Some Options for Summer Work in Computer Science

Author: Samuel A. Rebelsky

Version: 2017-12-07

This document summarizes selected summer opportunities for students interested in doing projects related to computer science and computing. It is not intended to be comprehensive; rather, it is intended to serve as a starting point to help you think about opportunities. In addition, although I strive for accuracy, I do not guarantee that any information in this document is accurate.

This document may be found on the Web at and

This document is certainly not the only resource available to you. Here are some other useful sites:

I would also recommend that you talk to the Center for Careers, Life, and Service. You should also explore their online information about internships. I recommend that even if you don't get an internship (or don't get an internship through CLS), you take advantage of the tools they provide for reflecting on internships, since they can help you reflect on any summer opportunity.

You may also find it useful to fill out my simple form for analyzing summer opportunities, available at


Some preliminaries

I hear from alums who have gone to industry and academe and from potential employers that it is increasingly difficult to get good CS-related jobs after your graduate without significant extracurricular experiences. Summer provides one such opportunity, but you should also consider working on an open-source project or other significant project, such as what the AppDev team does. I hear from some alums that it's important to have at least one off-campus experience.

Getting a good opportunity requires work. You'll need to spend time identifying potential opportunities (talking to people, calling, emailing, searching on Google, etc.). You'll need to spend time developing a strong application.

Warning! Deadlines for many programs are typically in early February, if not before. An increasing number of internships now fill by the end of November, if not before. But you're okay, lots still have deadlines in February. You should plan to apply to research programs and start building your application portfolio during Winter break, if not before.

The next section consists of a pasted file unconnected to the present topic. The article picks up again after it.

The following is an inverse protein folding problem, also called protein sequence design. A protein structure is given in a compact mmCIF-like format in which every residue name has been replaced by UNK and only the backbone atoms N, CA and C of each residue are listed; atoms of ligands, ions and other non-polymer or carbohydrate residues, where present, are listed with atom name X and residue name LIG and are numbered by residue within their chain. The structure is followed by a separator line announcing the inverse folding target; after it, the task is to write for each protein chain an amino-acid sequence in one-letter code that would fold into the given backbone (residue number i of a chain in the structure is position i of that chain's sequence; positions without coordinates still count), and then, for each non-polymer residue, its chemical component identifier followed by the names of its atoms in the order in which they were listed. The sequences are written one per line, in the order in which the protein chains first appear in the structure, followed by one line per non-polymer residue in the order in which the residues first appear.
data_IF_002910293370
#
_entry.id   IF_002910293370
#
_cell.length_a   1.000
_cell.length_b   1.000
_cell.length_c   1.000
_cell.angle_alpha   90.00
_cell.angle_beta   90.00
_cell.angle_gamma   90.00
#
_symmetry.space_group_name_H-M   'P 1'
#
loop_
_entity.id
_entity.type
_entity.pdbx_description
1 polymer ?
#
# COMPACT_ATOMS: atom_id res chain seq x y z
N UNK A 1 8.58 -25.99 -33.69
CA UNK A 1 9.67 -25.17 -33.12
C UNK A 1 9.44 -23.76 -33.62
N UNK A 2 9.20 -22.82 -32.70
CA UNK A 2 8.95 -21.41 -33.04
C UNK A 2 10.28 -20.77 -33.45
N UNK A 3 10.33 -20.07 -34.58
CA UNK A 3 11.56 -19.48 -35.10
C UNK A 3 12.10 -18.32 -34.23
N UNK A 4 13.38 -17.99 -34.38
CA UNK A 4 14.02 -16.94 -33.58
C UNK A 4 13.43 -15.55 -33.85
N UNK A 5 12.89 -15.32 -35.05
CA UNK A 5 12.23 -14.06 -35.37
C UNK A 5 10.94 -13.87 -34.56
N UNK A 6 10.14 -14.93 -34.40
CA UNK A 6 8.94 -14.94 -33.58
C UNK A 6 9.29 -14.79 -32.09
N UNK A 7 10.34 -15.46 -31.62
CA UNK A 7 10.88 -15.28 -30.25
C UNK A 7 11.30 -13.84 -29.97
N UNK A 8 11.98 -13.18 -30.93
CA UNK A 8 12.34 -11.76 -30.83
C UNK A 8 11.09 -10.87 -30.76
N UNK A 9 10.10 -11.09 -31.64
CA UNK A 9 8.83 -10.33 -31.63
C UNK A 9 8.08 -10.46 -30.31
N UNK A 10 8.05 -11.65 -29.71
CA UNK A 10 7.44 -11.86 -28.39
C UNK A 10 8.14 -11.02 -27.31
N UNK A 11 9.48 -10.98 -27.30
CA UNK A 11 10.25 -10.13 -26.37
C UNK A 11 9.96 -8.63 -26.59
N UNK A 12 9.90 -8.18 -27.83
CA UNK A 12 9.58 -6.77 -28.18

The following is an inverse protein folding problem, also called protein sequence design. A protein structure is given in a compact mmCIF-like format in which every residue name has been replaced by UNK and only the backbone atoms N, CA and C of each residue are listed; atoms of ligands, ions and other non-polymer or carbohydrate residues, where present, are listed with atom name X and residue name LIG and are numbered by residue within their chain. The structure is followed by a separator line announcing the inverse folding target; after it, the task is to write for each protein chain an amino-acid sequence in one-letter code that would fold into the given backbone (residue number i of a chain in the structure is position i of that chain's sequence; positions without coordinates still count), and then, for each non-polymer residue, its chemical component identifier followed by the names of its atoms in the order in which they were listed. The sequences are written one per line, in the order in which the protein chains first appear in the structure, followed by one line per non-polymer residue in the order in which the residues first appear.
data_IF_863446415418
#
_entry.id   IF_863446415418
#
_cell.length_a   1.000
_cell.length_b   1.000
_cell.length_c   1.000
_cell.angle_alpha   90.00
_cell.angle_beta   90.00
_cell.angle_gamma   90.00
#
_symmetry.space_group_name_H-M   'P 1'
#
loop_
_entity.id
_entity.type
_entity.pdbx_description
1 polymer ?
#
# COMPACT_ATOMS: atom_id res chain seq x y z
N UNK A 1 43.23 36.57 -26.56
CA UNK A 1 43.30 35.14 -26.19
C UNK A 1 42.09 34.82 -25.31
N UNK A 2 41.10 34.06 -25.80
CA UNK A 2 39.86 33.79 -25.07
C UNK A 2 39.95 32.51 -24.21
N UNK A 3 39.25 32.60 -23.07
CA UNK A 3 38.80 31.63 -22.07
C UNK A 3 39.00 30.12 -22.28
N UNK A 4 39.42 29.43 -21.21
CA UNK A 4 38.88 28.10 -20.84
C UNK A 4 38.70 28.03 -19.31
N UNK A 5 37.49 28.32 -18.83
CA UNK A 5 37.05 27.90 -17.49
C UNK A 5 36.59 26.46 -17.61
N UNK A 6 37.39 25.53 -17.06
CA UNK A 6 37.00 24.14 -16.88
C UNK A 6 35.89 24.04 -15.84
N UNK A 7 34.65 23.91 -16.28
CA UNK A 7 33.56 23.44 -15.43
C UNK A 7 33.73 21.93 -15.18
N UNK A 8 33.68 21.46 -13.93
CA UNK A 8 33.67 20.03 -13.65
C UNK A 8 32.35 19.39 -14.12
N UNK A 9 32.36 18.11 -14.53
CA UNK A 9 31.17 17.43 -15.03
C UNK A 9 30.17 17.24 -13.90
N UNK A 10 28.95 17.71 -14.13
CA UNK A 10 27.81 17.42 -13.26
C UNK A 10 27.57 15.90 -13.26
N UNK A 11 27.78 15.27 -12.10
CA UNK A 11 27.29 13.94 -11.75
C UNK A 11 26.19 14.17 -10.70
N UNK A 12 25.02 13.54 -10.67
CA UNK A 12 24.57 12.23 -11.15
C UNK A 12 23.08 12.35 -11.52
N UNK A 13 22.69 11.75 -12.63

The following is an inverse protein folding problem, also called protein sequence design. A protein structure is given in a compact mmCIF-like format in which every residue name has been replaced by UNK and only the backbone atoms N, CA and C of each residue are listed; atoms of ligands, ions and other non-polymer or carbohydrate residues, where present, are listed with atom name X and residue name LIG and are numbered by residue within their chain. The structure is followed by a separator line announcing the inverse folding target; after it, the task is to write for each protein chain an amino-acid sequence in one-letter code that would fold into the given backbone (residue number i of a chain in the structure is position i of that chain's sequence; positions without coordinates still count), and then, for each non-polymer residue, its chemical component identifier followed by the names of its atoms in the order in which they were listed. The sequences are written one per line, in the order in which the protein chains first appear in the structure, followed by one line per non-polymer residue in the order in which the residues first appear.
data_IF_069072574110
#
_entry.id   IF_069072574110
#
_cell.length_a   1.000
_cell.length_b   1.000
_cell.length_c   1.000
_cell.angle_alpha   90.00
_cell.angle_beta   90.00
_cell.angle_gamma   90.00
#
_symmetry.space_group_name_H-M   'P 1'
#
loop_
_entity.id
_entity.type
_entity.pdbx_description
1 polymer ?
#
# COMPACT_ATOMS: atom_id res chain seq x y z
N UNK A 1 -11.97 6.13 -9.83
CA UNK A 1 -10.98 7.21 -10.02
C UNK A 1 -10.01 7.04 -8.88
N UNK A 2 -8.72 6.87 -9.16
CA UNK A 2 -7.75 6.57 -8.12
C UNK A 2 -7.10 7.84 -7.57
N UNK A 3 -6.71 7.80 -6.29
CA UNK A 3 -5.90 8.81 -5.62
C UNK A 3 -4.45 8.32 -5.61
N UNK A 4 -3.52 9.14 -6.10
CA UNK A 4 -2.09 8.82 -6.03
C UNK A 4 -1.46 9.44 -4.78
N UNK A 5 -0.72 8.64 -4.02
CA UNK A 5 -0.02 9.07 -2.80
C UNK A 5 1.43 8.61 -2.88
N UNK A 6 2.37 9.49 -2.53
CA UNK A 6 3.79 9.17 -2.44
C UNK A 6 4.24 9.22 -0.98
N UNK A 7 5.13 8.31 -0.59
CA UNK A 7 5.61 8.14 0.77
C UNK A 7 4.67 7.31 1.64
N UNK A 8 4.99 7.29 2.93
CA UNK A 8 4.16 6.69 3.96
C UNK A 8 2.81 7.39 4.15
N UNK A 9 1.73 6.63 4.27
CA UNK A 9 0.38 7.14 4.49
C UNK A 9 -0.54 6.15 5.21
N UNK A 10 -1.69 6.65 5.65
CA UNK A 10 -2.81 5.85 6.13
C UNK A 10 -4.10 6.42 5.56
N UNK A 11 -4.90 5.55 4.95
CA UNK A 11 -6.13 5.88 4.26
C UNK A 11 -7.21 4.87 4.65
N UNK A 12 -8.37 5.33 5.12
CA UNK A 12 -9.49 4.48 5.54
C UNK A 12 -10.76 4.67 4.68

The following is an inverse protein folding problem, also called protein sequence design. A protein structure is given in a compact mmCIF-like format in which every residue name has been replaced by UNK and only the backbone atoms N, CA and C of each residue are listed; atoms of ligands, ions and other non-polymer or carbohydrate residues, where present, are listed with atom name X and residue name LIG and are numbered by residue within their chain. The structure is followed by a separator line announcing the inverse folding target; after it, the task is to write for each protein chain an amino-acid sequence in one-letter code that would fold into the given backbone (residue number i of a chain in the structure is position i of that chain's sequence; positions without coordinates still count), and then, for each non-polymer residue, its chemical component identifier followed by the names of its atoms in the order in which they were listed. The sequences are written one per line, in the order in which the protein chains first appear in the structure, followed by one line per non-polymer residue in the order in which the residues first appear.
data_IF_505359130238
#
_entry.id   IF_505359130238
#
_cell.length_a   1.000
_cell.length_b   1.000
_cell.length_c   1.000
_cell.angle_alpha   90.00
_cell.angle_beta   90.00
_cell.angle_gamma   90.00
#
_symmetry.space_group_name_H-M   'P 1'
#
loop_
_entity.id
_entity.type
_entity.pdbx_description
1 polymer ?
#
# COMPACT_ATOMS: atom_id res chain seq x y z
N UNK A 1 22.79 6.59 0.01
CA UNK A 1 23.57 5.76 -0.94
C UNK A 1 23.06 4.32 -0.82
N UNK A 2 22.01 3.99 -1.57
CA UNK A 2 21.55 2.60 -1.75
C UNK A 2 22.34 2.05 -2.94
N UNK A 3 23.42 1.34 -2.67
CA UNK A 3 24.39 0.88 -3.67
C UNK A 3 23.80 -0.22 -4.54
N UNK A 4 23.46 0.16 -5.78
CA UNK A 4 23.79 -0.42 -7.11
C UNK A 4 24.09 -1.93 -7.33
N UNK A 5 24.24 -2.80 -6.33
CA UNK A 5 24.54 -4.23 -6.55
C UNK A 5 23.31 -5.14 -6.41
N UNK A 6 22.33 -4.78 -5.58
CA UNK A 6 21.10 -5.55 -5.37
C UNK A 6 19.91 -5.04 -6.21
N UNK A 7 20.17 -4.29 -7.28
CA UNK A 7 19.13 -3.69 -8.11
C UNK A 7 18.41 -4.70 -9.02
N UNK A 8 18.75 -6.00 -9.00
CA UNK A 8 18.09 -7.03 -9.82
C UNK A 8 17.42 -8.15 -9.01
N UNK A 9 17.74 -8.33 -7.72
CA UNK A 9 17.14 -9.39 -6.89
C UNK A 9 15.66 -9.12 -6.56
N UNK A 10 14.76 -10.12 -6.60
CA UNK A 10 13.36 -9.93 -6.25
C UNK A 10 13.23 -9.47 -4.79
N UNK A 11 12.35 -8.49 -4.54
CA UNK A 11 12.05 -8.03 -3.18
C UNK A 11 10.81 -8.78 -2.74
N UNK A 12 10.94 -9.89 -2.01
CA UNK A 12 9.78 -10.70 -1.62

Warning! While many deadlines are in early February, some places don't post opportunities until early January. You will need to check sites a few times and may have to follow up with electronic mail.

Note! You don't have to do something CS related every summer; it's fine if one or two summers are for exploring other interests or being home to be with friends/family.

International students: Some choices for summer work have visa implications. You should talk to Karen Edwards asap about your plans so that she can help you navigate the paperwork and meet deadlines.

Set your goals

As you investigate summer opportunities, you should consider your goals (both short term and long term). In particular, you should consider what you hope to get from the summer. Do you want to learn more about the discipline? Do you want to exercise your skills? Do you want to investigate a possible career? Do you just want to make money? Do you want to escape from Grinnell? Do you want to experience how Grinnell is different in the summer? Do you want to program or do you want to explore a different side of computing? Do you want to build up your resume to get a particular opportunity the following summer?